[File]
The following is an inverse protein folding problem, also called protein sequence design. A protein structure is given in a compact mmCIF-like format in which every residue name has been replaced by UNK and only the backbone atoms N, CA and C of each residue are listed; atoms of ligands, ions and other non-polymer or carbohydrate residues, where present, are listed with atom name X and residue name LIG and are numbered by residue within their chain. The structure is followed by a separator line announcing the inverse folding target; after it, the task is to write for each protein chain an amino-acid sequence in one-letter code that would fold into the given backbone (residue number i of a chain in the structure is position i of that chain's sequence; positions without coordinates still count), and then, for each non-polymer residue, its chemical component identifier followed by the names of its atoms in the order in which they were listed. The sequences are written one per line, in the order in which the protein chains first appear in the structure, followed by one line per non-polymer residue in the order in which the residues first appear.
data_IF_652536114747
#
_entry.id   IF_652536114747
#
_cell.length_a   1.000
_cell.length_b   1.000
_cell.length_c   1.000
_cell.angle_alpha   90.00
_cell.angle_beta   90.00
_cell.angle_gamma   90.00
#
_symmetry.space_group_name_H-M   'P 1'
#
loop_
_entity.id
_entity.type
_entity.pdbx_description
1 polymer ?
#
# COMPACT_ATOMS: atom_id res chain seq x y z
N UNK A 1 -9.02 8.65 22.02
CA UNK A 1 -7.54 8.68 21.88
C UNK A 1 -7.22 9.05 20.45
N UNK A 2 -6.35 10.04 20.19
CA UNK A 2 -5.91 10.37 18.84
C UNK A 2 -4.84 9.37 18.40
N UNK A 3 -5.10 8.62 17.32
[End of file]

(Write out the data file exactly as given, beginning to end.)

The following is an inverse protein folding problem, also called protein sequence design. A protein structure is given in a compact mmCIF-like format in which every residue name has been replaced by UNK and only the backbone atoms N, CA and C of each residue are listed; atoms of ligands, ions and other non-polymer or carbohydrate residues, where present, are listed with atom name X and residue name LIG and are numbered by residue within their chain. The structure is followed by a separator line announcing the inverse folding target; after it, the task is to write for each protein chain an amino-acid sequence in one-letter code that would fold into the given backbone (residue number i of a chain in the structure is position i of that chain's sequence; positions without coordinates still count), and then, for each non-polymer residue, its chemical component identifier followed by the names of its atoms in the order in which they were listed. The sequences are written one per line, in the order in which the protein chains first appear in the structure, followed by one line per non-polymer residue in the order in which the residues first appear.
data_IF_652536114747
#
_entry.id   IF_652536114747
#
_cell.length_a   1.000
_cell.length_b   1.000
_cell.length_c   1.000
_cell.angle_alpha   90.00
_cell.angle_beta   90.00
_cell.angle_gamma   90.00
#
_symmetry.space_group_name_H-M   'P 1'
#
loop_
_entity.id
_entity.type
_entity.pdbx_description
1 polymer ?
#
# COMPACT_ATOMS: atom_id res chain seq x y z
N UNK A 1 -9.02 8.65 22.02
CA UNK A 1 -7.54 8.68 21.88
C UNK A 1 -7.22 9.05 20.45
N UNK A 2 -6.35 10.04 20.19
CA UNK A 2 -5.91 10.37 18.84
C UNK A 2 -4.84 9.37 18.40
N UNK A 3 -5.10 8.62 17.32